Maine is fortunate to be part of an innovative collaboration among nine Northeast states to make our air healthier. The Regional Greenhouse Gas Initiative is a cooperative effort to reduce the air pollution that causes climate change and the dangerous and costly health impacts that result from higher heat and ozone.

RGGI’s “cap and trade” system sets a region-wide limit on carbon emissions. Power plants can purchase and trade emission allowances at auction. The revenue generated is reinvested in clean energy and efficiency projects that reduce energy costs for businesses and households in participating states.

The results speak for themselves – RGGI works!

In RGGI’s first three years, emissions from power plants in the region dropped by 23 percent. The compact’s $700 million in energy investments are projected to return more than $2 billion in lifetime energy savings to consumers.

Businesses can create jobs because their energy costs are lower, and companies that provide energy-efficiency services are thriving. These same investments are expected to reduce carbon pollution by 12 million tons, which is the equivalent of taking 2 million cars off the road for a year.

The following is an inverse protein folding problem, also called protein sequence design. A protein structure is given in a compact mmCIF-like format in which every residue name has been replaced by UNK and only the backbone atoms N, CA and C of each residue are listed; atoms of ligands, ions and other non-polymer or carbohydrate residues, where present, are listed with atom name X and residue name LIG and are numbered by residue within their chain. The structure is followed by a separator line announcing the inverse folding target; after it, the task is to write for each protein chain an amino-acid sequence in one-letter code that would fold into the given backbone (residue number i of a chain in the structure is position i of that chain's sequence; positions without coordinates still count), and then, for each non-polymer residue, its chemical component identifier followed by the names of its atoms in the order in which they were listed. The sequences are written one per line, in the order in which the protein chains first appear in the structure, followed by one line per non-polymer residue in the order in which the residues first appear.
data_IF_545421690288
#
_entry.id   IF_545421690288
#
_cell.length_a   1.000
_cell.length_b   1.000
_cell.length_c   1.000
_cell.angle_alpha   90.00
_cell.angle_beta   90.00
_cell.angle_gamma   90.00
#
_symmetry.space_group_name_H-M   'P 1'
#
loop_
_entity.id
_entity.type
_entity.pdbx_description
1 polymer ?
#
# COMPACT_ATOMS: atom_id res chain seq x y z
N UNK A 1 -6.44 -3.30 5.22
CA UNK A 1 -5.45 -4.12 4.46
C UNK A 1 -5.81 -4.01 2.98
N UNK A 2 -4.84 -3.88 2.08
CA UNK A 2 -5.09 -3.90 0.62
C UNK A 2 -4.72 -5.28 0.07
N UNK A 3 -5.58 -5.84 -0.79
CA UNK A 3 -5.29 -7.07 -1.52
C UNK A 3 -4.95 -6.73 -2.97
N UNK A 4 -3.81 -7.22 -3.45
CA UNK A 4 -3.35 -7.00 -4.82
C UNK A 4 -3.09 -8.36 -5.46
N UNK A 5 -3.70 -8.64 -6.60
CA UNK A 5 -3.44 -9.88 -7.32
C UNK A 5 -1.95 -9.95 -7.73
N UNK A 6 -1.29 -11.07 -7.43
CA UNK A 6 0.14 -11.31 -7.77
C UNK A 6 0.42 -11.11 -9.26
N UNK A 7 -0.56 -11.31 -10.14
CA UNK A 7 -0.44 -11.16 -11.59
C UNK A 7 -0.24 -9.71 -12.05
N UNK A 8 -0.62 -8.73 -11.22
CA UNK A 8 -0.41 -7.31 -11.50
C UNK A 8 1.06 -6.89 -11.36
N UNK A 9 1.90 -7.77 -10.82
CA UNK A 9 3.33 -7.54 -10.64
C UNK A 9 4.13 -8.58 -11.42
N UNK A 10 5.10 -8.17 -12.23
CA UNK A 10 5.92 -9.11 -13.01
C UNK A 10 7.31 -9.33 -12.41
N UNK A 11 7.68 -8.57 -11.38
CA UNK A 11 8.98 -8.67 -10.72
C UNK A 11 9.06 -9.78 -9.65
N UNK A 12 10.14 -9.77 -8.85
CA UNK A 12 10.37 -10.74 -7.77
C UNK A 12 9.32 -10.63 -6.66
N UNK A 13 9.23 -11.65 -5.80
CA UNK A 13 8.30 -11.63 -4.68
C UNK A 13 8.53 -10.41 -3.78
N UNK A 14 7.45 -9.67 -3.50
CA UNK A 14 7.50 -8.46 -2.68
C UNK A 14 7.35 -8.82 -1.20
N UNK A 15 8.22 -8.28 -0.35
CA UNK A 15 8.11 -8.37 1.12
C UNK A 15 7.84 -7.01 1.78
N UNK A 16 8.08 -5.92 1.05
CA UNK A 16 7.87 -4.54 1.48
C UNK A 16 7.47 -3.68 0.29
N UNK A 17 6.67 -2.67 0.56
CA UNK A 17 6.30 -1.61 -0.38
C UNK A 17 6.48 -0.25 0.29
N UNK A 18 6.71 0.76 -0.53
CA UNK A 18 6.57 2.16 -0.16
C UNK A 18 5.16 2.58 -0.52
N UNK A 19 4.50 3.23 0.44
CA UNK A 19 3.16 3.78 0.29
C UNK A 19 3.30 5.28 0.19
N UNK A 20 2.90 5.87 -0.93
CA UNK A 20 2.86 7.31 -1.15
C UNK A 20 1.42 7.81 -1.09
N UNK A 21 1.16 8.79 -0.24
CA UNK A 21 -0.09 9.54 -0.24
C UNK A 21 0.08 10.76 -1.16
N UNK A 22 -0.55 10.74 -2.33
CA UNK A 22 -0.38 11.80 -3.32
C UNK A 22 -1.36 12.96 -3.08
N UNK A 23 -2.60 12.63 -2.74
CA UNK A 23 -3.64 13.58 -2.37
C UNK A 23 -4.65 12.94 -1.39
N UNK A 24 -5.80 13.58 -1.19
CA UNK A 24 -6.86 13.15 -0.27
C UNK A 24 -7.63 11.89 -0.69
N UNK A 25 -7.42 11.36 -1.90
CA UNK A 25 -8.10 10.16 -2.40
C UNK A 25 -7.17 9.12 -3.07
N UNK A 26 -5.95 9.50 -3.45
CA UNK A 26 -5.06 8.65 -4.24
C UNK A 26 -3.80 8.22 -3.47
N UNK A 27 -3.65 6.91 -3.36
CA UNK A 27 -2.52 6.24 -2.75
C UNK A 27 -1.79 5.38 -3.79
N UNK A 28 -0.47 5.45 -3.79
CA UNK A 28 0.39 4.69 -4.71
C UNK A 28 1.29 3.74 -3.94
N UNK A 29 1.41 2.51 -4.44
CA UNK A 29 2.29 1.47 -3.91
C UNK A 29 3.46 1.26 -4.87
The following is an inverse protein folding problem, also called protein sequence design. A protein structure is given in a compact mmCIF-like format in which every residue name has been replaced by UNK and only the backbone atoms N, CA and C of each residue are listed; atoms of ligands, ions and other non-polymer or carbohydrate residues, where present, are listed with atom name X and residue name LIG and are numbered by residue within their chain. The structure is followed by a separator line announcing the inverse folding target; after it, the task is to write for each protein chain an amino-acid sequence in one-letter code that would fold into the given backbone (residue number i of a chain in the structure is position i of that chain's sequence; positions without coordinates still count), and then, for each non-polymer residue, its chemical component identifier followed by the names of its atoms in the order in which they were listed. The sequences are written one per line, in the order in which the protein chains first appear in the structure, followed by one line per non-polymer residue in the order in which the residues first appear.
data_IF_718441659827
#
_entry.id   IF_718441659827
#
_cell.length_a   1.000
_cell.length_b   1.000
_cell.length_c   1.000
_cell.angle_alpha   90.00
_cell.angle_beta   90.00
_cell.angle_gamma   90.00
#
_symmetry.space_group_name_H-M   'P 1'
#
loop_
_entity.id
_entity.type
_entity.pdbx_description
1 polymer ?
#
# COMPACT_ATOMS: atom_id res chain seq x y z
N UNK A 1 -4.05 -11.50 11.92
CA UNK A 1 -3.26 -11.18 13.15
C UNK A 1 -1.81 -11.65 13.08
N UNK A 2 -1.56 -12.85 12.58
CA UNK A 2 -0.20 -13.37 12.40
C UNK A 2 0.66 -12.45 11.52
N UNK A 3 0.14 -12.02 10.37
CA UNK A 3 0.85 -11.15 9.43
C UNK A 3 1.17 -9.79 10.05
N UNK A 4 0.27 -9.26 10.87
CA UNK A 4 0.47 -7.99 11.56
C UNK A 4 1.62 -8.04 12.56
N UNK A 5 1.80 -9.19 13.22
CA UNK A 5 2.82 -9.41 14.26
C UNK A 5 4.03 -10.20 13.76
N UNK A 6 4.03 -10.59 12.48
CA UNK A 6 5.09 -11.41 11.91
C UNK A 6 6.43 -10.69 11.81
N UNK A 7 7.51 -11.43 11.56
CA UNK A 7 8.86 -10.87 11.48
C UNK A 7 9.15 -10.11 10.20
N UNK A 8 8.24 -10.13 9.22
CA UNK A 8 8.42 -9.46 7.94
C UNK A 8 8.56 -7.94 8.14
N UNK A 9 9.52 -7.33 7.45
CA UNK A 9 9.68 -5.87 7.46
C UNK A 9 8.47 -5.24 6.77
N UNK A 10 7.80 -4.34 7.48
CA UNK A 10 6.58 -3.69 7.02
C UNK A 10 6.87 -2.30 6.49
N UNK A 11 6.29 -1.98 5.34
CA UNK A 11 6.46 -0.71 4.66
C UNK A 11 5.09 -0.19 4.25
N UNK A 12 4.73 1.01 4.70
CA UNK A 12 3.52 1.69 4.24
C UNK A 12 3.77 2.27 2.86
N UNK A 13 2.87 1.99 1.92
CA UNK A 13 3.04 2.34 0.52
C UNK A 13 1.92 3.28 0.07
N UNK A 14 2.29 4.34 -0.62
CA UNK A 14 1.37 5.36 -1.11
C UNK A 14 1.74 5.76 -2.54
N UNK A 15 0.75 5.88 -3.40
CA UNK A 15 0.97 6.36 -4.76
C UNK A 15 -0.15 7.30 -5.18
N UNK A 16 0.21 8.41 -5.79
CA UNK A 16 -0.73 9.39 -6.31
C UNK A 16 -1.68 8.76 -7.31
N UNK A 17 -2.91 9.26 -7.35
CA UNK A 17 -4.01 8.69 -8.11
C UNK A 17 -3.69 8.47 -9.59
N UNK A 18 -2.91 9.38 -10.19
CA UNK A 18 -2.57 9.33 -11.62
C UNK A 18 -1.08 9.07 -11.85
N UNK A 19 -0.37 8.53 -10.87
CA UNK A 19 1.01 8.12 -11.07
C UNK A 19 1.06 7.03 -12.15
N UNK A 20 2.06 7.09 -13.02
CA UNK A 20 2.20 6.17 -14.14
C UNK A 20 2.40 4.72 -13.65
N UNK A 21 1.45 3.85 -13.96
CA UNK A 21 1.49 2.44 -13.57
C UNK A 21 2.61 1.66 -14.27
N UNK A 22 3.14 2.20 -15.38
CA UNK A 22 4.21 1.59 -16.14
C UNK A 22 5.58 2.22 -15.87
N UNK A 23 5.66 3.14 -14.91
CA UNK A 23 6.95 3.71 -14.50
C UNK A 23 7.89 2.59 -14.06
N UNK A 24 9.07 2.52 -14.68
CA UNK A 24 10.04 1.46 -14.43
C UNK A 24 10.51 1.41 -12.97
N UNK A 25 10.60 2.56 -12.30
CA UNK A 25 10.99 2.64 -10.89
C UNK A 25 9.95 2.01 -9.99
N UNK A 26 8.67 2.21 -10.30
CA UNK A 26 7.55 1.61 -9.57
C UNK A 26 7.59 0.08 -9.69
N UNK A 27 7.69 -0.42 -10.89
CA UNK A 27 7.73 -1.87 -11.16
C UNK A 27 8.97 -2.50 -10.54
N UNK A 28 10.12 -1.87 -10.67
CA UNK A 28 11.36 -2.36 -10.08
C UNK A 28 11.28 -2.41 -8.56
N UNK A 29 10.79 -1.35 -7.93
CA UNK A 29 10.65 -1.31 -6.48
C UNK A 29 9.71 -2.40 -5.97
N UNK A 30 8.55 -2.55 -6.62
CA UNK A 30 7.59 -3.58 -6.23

The health benefits of RGGI are particularly important for Maine, where our asthma and lung disease rates are already higher than the national average and we spend more than $400 million on medical care each year.

The suggestion in an opinion column that Maine withdraw from the RGGI collaborative seems short-sighted (“M.D. Harmon: Maine should leave Regional Greenhouse Gas Initiative compact,” March 28).

We have absolutely nothing to gain and everything to lose by abandoning our collective efforts to reduce carbon pollution, slow the rate of climate change, improve lung health and lower the health care costs related to poor air quality. Maine’s participation in RGGI is just what the doctor ordered.

Douglas Couper, M.D.